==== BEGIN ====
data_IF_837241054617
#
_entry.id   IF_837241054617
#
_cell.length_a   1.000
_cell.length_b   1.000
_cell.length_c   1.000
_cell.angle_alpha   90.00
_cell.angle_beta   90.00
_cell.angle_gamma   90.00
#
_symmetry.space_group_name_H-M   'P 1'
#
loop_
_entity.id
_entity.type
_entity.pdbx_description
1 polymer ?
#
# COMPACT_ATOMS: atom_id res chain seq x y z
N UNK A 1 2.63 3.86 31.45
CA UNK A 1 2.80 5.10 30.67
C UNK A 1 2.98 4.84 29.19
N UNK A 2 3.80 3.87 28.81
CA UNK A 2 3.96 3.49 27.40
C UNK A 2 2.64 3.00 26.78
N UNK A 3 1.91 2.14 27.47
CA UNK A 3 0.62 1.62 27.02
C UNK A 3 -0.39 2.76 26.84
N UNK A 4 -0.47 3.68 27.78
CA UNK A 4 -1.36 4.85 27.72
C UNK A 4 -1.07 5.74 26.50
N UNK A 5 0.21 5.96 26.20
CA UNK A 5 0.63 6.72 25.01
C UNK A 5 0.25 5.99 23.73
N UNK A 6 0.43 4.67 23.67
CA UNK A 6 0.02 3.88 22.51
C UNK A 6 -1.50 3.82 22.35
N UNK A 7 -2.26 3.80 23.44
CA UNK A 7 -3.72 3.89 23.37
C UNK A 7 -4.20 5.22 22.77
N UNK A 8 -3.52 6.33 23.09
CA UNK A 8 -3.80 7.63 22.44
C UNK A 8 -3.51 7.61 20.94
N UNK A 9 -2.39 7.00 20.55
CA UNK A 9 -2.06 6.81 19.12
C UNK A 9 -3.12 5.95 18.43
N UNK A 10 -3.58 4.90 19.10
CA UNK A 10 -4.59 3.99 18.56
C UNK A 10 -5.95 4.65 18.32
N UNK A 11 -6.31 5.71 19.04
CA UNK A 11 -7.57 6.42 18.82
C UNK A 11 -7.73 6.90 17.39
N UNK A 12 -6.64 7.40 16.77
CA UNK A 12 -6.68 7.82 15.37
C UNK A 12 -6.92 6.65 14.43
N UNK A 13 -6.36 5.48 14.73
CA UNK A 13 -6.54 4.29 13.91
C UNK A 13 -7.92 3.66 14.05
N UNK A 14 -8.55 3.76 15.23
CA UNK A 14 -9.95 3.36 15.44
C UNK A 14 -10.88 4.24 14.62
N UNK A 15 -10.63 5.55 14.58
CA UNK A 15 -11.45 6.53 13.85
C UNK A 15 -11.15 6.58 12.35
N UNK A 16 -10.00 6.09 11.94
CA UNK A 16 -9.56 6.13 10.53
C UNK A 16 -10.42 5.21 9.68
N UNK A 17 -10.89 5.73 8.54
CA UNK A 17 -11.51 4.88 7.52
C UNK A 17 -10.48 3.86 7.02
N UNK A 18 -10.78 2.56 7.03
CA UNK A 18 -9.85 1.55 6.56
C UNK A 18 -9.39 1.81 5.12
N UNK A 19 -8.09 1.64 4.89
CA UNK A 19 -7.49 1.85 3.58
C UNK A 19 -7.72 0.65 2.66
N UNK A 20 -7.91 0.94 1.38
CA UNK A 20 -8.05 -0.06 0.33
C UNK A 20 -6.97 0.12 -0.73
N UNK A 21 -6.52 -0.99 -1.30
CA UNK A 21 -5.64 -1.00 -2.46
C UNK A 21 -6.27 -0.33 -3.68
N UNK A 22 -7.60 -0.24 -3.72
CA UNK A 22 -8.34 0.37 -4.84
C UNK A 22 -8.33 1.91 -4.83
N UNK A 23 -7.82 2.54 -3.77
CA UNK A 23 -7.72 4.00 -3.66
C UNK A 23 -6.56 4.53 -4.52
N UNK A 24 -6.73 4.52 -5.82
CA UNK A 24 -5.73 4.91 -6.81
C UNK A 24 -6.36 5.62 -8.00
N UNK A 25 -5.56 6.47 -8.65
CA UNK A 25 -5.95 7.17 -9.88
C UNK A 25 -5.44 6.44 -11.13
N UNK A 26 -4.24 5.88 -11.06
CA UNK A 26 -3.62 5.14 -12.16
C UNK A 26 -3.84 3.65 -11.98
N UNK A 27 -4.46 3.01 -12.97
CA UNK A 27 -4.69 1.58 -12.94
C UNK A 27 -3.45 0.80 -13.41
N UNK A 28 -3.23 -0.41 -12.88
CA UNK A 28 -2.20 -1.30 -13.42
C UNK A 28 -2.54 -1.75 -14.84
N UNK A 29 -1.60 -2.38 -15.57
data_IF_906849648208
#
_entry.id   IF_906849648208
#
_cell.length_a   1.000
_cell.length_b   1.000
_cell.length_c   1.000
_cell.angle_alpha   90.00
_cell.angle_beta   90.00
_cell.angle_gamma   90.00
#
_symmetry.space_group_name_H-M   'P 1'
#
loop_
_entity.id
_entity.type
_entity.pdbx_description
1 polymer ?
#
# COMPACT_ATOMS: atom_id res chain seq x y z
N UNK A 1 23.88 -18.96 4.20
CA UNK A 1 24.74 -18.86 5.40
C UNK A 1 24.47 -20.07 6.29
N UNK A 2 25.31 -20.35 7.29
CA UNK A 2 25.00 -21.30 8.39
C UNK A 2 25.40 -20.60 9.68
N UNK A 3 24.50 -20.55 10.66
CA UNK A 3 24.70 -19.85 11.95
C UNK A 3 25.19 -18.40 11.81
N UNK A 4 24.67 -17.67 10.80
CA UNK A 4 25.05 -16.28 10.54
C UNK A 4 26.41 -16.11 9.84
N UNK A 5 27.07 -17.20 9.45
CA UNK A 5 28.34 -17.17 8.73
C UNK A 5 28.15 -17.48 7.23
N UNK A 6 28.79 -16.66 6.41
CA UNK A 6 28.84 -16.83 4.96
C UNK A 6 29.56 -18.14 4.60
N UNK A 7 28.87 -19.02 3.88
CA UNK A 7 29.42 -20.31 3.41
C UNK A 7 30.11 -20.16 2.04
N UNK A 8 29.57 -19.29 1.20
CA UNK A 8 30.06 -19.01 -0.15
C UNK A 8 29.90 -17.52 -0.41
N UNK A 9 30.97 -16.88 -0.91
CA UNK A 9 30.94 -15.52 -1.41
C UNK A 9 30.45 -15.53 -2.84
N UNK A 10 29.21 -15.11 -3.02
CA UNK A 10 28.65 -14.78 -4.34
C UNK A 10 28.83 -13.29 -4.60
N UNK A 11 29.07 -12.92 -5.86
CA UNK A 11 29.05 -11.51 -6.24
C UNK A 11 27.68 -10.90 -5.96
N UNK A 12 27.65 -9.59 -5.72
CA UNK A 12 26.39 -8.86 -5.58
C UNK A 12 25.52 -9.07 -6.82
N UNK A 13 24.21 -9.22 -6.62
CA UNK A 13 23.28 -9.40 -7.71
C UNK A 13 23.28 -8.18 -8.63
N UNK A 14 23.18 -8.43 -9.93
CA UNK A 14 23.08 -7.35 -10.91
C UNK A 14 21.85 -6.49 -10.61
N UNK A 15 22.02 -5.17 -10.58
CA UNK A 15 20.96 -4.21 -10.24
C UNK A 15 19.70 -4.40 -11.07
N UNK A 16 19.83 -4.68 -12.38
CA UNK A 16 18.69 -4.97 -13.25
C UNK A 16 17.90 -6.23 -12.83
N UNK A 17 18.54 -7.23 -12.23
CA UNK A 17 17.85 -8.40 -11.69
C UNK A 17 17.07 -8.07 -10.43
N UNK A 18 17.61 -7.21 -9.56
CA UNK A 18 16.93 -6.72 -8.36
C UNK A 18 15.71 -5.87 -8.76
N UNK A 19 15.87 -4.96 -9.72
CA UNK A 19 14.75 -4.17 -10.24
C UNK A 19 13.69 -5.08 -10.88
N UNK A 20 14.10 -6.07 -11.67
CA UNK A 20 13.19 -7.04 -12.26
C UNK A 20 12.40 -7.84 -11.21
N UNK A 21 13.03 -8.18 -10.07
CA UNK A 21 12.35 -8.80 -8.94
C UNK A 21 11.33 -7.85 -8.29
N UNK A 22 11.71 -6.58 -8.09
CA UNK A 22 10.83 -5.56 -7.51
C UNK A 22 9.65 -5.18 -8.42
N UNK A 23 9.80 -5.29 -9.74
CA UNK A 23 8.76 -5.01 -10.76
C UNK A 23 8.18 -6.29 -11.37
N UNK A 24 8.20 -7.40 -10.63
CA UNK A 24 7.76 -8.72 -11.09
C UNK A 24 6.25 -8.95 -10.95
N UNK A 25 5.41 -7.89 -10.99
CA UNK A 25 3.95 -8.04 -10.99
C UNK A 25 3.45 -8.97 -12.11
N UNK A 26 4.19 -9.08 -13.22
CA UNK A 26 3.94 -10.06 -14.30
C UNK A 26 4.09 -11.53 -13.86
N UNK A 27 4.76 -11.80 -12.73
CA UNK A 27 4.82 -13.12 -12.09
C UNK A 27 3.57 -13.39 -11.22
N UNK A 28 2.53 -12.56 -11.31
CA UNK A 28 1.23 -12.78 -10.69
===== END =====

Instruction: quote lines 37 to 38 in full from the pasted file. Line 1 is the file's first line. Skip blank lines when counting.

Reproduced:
CA UNK A 6 0.02 3.88 22.51
C UNK A 6 -1.50 3.82 22.35